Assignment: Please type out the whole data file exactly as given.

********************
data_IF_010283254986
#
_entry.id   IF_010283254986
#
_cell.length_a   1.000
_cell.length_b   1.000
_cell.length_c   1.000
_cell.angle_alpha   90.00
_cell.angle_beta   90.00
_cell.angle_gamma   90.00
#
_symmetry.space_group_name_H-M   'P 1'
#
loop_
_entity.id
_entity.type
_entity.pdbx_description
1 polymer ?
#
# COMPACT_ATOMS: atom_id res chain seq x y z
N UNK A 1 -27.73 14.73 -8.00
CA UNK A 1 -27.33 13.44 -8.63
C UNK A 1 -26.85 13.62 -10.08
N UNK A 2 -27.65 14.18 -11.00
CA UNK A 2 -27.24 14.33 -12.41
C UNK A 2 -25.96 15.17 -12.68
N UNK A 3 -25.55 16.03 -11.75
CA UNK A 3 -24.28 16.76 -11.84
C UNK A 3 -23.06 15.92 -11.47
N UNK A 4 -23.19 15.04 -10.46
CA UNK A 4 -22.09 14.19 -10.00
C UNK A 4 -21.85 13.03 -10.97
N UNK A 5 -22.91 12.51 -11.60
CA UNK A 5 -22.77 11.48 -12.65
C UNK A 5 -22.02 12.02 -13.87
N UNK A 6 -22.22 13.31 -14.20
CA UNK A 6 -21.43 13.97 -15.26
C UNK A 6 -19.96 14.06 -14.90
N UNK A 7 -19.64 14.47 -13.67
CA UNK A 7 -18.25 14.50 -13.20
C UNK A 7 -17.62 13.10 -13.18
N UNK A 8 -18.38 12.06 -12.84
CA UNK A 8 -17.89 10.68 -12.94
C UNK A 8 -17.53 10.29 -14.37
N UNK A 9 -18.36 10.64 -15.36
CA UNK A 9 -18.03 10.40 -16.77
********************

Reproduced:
data_IF_010283254986
#
_entry.id   IF_010283254986
#
_cell.length_a   1.000
_cell.length_b   1.000
_cell.length_c   1.000
_cell.angle_alpha   90.00
_cell.angle_beta   90.00
_cell.angle_gamma   90.00
#
_symmetry.space_group_name_H-M   'P 1'
#
loop_
_entity.id
_entity.type
_entity.pdbx_description
1 polymer ?
#
# COMPACT_ATOMS: atom_id res chain seq x y z
N UNK A 1 -27.73 14.73 -8.00
CA UNK A 1 -27.33 13.44 -8.63
C UNK A 1 -26.85 13.62 -10.08
N UNK A 2 -27.65 14.18 -11.00
CA UNK A 2 -27.24 14.33 -12.41
C UNK A 2 -25.96 15.17 -12.68
N UNK A 3 -25.55 16.03 -11.75
CA UNK A 3 -24.28 16.76 -11.84
C UNK A 3 -23.06 15.92 -11.47
N UNK A 4 -23.19 15.04 -10.46
CA UNK A 4 -22.09 14.19 -10.00
C UNK A 4 -21.85 13.03 -10.97
N UNK A 5 -22.91 12.51 -11.60
CA UNK A 5 -22.77 11.48 -12.65
C UNK A 5 -22.02 12.02 -13.87
N UNK A 6 -22.22 13.31 -14.20
CA UNK A 6 -21.43 13.97 -15.26
C UNK A 6 -19.96 14.06 -14.90
N UNK A 7 -19.64 14.47 -13.67
CA UNK A 7 -18.25 14.50 -13.20
C UNK A 7 -17.62 13.10 -13.18
N UNK A 8 -18.38 12.06 -12.84
CA UNK A 8 -17.89 10.68 -12.94
C UNK A 8 -17.53 10.29 -14.37
N UNK A 9 -18.36 10.64 -15.36
CA UNK A 9 -18.03 10.40 -16.77